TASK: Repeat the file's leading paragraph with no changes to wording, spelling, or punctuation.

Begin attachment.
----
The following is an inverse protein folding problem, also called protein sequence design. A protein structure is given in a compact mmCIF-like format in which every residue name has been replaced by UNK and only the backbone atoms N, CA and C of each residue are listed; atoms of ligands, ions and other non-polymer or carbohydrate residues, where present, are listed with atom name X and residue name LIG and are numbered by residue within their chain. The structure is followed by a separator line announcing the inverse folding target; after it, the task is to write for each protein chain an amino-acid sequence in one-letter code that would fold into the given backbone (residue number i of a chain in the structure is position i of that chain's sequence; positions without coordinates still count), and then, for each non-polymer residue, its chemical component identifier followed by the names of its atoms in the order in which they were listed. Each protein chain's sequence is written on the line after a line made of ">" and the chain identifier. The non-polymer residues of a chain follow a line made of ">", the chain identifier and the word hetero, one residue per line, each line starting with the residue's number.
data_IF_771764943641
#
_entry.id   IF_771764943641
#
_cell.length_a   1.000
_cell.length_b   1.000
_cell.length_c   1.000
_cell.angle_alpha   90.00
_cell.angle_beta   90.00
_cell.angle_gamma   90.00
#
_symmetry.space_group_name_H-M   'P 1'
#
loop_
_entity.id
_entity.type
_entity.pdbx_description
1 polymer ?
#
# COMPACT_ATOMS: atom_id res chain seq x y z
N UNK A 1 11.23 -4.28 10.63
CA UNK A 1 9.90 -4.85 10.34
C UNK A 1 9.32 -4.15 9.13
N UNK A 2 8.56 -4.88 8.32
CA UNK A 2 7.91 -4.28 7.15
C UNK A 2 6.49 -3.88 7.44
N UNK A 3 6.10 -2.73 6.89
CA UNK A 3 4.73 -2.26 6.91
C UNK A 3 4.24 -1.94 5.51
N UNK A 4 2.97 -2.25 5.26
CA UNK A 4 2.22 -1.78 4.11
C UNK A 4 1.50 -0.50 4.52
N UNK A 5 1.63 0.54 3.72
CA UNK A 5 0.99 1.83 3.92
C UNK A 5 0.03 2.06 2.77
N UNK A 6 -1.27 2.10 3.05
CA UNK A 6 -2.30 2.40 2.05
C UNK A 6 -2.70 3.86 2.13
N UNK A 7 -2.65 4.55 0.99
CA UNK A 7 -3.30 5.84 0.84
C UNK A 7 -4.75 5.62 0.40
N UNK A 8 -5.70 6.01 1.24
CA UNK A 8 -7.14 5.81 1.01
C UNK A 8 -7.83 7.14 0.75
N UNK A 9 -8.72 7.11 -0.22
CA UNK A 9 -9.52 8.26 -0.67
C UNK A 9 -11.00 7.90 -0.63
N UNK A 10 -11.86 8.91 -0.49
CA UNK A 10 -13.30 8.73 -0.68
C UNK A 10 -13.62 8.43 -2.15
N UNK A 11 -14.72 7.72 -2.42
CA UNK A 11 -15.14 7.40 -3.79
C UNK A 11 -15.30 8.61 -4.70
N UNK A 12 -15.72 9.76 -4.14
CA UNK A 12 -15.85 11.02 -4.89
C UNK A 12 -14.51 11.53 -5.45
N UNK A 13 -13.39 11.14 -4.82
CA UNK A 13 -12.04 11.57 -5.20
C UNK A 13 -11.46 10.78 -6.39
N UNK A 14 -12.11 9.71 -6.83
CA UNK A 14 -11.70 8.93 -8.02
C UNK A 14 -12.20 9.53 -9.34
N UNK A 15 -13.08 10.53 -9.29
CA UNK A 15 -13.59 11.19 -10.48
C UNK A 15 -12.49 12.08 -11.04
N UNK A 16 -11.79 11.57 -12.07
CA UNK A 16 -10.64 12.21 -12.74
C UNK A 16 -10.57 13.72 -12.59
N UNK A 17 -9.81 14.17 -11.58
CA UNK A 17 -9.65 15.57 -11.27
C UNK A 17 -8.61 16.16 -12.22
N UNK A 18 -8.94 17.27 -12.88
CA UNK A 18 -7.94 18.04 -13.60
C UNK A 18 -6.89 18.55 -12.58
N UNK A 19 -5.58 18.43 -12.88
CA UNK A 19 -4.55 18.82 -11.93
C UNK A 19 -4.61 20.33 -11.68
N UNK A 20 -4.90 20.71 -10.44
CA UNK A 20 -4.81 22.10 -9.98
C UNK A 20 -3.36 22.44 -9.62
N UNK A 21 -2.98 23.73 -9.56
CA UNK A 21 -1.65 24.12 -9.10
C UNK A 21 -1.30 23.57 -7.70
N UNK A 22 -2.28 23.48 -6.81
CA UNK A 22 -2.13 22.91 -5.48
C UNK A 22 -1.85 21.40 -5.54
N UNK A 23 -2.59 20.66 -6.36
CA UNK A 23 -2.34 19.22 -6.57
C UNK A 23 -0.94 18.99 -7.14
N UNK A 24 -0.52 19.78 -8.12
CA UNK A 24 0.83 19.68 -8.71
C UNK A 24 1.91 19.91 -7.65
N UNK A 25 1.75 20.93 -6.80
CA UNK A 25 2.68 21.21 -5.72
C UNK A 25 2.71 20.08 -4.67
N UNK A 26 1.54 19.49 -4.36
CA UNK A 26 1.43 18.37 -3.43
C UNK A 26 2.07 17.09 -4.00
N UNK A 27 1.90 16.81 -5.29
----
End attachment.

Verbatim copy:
The following is an inverse protein folding problem, also called protein sequence design. A protein structure is given in a compact mmCIF-like format in which every residue name has been replaced by UNK and only the backbone atoms N, CA and C of each residue are listed; atoms of ligands, ions and other non-polymer or carbohydrate residues, where present, are listed with atom name X and residue name LIG and are numbered by residue within their chain. The structure is followed by a separator line announcing the inverse folding target; after it, the task is to write for each protein chain an amino-acid sequence in one-letter code that would fold into the given backbone (residue number i of a chain in the structure is position i of that chain's sequence; positions without coordinates still count), and then, for each non-polymer residue, its chemical component identifier followed by the names of its atoms in the order in which they were listed. Each protein chain's sequence is written on the line after a line made of ">" and the chain identifier. The non-polymer residues of a chain follow a line made of ">", the chain identifier and the word hetero, one residue per line, each line starting with the residue's number.